generate 5% to 10% of the country’s total energy requirements in an environmentally friendly and sustainable manner,” says M. Umakanthan, a power plant expert in Malaysia. 9 Thus it can be concluded that biomass is indeed a viable option of energy that is both environmental friendly and able to meet the demands of increasing energy demands. Biomass project has gained its popularity in many countries nowadays because of the current energy demand. The type of technology being used, the size of the power plan and the cost of the supply will affect the cost of electricity generation. In order to save cost, the sources need to be located near to where it will be used. Biomass energy has been widely used currently and its feasibility has been proven through the many benefits that it brings to human being and nature. Amongst the many usages of biomass are for generating electricity, industrial processes and fuel for vehicles. A wide range of technologies have been researched and developed to utilize biomass. Generally, the applications of biomass energy can be divided into direct and indirect uses13. Direct use involves the direct combustion of biomass sources to produce energy. On the other hand, indirect uses include fermentation, gasification and pyrolysis. In direct combustion, biomass sources like wood will be combusted to produce fire and heat for cooking, lighting as well as water and space heating. This application is rather simple and approachable because it does not need any complicated processes as compared to the indirect uses. This technique is rather similar to combustion of coal but it does not bring any major negative effects to the environment. Moreover, the generation of electricity will be more efficient if biomass is mixed with coal in combustion11. This is because the coal will help to increase its net calorific value (CV) and thus produces more energy. Combustion systems used in burning biomass can range from small stoves to high voltage combined heat and power (CHP) systems. In addition, biomass with low moisture content is especially suitable for direct combustion as it uses a small amount of energy to evaporate the water content 14. Pyrolysis is a basic thermo-chemical process that decomposes organic material in the absence of oxygen. In this technique, solid biomass is converted to liquid fuel or bio-oil. These bio-oil can then be used in oil-fired burners to generate electricity and heat.14Pyrolysis usually involves heating solid biomass under pressure at 800oF. In real practices, it is quite impossible for pyrolysis to operate in the absence of oxygen as oxidation occurs. The heating process forces volatile or semi-volatile substance out of the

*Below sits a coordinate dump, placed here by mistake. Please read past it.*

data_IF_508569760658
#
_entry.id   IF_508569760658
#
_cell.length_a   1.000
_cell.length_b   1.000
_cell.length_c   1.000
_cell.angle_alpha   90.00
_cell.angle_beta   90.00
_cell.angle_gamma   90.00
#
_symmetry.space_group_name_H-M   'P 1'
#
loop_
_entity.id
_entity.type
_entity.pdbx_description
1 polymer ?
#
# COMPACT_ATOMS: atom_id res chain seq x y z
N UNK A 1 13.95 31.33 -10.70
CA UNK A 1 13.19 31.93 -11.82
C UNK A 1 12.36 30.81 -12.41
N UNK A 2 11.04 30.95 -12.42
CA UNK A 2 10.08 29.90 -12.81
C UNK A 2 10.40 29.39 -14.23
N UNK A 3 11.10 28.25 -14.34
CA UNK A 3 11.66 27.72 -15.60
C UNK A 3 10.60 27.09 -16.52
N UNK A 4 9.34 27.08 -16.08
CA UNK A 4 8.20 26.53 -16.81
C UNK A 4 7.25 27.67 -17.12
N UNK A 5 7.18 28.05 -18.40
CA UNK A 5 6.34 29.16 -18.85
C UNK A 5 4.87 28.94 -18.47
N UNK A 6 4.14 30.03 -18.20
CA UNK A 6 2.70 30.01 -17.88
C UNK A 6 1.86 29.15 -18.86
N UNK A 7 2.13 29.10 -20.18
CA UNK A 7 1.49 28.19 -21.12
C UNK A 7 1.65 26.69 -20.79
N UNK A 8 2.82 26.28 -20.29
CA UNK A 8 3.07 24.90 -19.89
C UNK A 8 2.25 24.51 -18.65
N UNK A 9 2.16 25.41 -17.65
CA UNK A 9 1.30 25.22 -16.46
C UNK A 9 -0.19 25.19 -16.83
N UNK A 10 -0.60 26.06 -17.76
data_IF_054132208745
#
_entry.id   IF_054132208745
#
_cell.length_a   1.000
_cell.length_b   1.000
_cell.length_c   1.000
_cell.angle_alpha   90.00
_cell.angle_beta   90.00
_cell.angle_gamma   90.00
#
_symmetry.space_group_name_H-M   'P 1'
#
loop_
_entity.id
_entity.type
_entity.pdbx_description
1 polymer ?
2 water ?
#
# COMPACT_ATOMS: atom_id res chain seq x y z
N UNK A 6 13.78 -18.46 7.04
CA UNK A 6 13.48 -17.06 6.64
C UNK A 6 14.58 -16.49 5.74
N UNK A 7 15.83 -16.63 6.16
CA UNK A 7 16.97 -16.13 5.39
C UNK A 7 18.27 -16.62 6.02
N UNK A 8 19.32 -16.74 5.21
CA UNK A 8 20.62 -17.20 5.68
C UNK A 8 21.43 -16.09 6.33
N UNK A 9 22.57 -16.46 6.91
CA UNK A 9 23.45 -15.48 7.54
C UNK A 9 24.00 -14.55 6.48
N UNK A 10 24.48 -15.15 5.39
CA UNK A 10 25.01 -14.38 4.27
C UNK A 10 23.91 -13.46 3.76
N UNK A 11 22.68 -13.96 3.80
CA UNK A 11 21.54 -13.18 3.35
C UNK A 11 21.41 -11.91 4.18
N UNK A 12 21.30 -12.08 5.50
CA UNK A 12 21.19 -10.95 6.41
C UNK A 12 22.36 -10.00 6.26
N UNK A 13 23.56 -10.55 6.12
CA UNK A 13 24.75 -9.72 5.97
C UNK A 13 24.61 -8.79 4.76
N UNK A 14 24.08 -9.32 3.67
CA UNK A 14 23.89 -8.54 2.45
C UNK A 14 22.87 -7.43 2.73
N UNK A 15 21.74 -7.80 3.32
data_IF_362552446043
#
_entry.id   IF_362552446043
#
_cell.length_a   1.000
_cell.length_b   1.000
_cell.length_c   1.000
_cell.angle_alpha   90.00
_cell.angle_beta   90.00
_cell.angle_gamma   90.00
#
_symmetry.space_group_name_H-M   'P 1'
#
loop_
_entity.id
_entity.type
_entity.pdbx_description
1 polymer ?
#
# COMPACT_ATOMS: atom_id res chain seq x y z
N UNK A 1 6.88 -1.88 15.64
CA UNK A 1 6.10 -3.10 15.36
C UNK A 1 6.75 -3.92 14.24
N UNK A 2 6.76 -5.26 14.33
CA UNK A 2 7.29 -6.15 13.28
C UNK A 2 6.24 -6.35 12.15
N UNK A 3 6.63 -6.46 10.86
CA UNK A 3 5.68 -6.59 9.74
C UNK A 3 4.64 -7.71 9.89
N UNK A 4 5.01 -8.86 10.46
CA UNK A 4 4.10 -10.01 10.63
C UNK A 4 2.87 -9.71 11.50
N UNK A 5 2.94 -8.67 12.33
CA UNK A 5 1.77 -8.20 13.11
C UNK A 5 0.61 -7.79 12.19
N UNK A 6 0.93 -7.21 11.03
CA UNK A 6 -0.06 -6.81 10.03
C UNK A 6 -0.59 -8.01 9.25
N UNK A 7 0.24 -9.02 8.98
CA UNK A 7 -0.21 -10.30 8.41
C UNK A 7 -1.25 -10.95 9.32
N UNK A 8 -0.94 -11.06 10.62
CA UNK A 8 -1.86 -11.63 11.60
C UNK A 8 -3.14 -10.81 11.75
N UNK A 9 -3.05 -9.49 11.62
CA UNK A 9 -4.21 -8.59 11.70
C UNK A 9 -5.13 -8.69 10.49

biomass, leaving behind a small portion of solid biomass or char. The volatiles are gathered and treated in a secondary thermal oxidation unit to produce bio-oil. Solid char has a higher CV and it is generally smokeless when combusted. The next type of biomass technology is gasification which involves contacting solid biomass with hot steam to produce gaseous fuel which is known as synthesis gas. The synthesis gases contain 70% to 80% of the energy originally present in the solid biomass.16 This gas can be burned for heating, electricity production, or may be further converted to act as a substitute for almost any fossil fuel. The main advantage of gasification is its innate ability to control pollutants. Besides that, gasification is capable of producing multiple products including synthesis gases, liquid fuels and hydrogen. Amongst the organizations that recognized gasification technique is California Energy Commission & California Integrated Waste Management Board and U.S. Environmental Protection Agency, Office of Solid Waste.14 Lastly in fermentation, yeast is added to sugar containing biomass and the mixture is allowed to ferment. During the fermentation, gases are produced and these gases are used to turn turbines which in turn generate electricity. The solid waste residue from this process can also be used as fertilizers.11 Biogas that is being produced from the wastes in landfills and marshes need to be burned in order to produce electricity. Other than burning, the waste can also go through anaerobic composting process that will form electricity. Usually, when biogas has been upgraded, it can directly be use in powering vehicles. For instance, bioethanol has become popular and commercially used in many countries such as United Kingdom, Sweden and Brazil. 10 The fuel that is produced from the crops like sugarcane, hemp and maize can be used in vehicles if it is mixed with petrol13. The most popular biomass fuel is biodiesel where it is more efficient than diesel. Besides it can be use in diesel engines, it also very environmental friendly when it emitted less CO2 and SO2 to the atmosphere.12 Biomass is different from the other forms of fuels since biomass requires land to grow on. Therefore, it creates a lot of controversial issues like by whom and how the land should be use for the biomass energy purpose.18 There are two suggested main approaches to decide on land use for biomass. One of them is by identifying the need, biological source and considering the possible environmental effect. However, this approach was not being